On Rajesh Kumar, the collegium said that it would not be appropriate to take cognizance of any unsubstantiated information based on discreet inquiries made by the IB.

The collegium made similar remarks while considering allegations against Choudhary. “We have taken note of two complaints making allegations against Smt. Choudhary. We find that the allegations made therein are frivolous and malicious in nature and appear to have been made with an ulterior motive to stall the proposed appointment,” the collegium stated.

“In our considered opinion, hardly any credence can be attached to such complaints, particularly in the light of positive views of our consultee-colleagues as to her suitability,” it added.

In the case of Kailash Prasad Deo, the collegium even rejected the view of the consultee-colleague who did not find him suitable for elevation, without giving any specific reason to justify rejection.

On the IB’s complaints against Arindam Lodh’s integrity, the collegium not only found them uncorroborated and unsubstantiated, but factually incorrect. “In view of the positive material on record, including the views of our consultee-colleague, no credence can be attached to the above complaints,” the collegium said.

The collegium deferred the consideration of the proposal to elevate Data Mohan Jamatia, a judicial officer, as judge of the Tripura high court, as further inputs relating to him are awaited.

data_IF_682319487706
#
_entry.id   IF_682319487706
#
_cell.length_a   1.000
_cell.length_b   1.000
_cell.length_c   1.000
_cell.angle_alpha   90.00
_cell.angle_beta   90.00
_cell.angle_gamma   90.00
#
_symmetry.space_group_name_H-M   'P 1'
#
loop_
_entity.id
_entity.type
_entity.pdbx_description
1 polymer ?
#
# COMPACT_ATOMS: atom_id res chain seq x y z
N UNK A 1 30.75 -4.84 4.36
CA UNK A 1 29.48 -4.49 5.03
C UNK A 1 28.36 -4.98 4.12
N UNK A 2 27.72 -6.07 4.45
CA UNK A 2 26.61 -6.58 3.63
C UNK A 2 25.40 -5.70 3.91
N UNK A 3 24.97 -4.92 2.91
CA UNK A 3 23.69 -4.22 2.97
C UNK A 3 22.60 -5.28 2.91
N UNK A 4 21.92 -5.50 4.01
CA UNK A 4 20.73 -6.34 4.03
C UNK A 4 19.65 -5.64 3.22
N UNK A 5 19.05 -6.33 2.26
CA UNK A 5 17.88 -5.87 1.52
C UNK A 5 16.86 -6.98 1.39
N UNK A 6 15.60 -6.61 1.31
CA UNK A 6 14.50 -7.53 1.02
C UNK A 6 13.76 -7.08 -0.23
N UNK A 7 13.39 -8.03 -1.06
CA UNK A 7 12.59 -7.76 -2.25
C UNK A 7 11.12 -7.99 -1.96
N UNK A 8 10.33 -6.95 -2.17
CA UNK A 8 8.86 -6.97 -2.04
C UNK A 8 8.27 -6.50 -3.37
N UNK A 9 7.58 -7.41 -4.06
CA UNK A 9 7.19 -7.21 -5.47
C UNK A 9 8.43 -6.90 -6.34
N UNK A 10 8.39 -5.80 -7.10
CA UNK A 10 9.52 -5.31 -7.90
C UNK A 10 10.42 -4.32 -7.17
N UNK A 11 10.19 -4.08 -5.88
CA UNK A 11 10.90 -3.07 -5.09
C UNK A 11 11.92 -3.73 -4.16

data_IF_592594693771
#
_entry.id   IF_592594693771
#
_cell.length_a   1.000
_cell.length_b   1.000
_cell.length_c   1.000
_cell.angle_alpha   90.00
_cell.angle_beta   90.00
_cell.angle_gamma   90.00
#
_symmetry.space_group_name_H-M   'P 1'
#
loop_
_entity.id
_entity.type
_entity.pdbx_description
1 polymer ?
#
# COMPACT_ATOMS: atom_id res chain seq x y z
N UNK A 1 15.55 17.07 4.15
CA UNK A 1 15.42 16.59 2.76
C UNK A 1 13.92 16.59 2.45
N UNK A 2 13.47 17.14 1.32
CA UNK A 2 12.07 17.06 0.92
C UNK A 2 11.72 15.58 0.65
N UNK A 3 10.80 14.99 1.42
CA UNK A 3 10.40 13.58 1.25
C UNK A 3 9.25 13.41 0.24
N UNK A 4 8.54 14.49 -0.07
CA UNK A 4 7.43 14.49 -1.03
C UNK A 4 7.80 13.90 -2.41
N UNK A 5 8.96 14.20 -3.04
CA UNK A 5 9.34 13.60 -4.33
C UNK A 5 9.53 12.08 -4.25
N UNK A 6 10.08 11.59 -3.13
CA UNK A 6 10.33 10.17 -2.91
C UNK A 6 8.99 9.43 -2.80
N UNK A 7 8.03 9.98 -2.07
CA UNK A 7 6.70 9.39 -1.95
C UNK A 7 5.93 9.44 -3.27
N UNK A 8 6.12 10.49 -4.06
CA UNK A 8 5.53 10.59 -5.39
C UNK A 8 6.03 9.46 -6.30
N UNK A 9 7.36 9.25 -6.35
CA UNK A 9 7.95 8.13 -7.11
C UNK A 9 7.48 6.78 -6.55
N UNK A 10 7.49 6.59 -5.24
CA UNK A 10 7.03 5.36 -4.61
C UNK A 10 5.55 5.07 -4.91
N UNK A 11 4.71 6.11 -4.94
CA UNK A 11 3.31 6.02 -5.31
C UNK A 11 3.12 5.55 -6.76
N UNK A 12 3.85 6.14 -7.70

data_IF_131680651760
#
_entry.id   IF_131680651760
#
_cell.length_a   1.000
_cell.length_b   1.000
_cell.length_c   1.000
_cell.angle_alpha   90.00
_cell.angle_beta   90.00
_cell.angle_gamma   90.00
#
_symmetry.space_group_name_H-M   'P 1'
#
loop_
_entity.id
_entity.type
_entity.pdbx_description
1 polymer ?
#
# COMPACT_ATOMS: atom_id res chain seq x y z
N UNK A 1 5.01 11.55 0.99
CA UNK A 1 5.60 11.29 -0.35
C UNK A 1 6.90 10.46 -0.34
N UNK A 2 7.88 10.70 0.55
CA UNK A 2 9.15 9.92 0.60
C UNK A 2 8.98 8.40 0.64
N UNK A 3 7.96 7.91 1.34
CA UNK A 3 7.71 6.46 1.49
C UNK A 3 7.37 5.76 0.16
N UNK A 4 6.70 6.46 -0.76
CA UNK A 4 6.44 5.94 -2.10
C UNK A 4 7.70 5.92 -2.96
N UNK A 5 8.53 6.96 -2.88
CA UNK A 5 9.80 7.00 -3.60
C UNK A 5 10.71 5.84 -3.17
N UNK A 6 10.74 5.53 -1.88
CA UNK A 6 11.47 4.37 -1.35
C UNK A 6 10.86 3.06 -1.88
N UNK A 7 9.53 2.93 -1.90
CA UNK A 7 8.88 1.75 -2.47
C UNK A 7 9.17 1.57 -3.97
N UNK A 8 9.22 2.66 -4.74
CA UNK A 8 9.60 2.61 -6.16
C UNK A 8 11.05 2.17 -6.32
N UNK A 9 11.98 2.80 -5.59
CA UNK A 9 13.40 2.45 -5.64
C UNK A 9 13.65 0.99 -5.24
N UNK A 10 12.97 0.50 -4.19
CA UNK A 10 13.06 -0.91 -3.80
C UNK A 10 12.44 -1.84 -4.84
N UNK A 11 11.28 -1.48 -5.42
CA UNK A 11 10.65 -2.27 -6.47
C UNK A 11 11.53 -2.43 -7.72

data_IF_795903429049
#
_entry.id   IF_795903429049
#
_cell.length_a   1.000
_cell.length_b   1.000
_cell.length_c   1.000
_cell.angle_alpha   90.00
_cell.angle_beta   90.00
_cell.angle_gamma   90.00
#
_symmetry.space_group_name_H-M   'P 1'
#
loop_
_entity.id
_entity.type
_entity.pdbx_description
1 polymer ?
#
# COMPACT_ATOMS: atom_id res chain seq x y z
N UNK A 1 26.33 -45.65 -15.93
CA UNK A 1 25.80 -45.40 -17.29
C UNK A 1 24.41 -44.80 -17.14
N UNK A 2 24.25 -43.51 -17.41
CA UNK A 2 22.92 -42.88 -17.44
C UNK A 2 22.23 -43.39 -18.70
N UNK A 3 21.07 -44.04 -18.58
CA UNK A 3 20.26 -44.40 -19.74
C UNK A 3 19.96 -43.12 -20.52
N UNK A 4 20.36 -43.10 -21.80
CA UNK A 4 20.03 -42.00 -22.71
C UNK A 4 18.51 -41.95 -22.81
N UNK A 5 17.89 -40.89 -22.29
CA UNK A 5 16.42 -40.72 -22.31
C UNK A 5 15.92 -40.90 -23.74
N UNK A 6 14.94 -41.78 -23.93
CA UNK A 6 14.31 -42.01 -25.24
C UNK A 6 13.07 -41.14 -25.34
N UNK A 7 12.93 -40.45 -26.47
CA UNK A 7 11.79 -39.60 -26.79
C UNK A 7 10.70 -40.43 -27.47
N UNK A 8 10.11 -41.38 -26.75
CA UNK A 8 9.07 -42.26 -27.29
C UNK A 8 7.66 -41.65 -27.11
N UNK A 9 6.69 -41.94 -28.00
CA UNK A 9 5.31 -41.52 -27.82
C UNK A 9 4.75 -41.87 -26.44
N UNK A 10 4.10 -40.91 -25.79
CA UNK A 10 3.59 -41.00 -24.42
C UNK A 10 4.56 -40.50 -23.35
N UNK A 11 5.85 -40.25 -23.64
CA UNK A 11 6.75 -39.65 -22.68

The Supreme Court collegium has also recorded its reasons for disagreeing with the collegium of the Gauhati high court on the elevation of three of its additional judges, whose terms are about to expire. The terms of additional judges, Justices Lanusungkum Jamir and Manash Ranjan Pathak, are to expire on November 21, while that of Justice Rumi Kumari Phukan expires on January 7 next year.

Additional judges of the high courts are generally appointed for a term of two years, and are considered for confirmation as permanent judges before their terms end.

While considering the elevation of Justices Jamir and Pathak, the collegium took note of the fact that consent of the state government for their elevation has not been received. Besides, two of the consultee-colleagues, conversant with the affairs of the high court, suggested to the collegium that their overall performance ought to be observed further.

The collegium also took note of the report of the committee of two judges, constituted by the Chief Justice, in terms of the recent resolution, to review the judgments delivered by the additional judges, being considered for appointment as permanent judges, although it did not divulge its contents.

In terms of transparency, though, the latest resolutions on the high court appointees, may not completely satisfy the collegium-watchers, who might have had huge expectations from the collegium’s earlier promise to disclose the reasons for its decisions.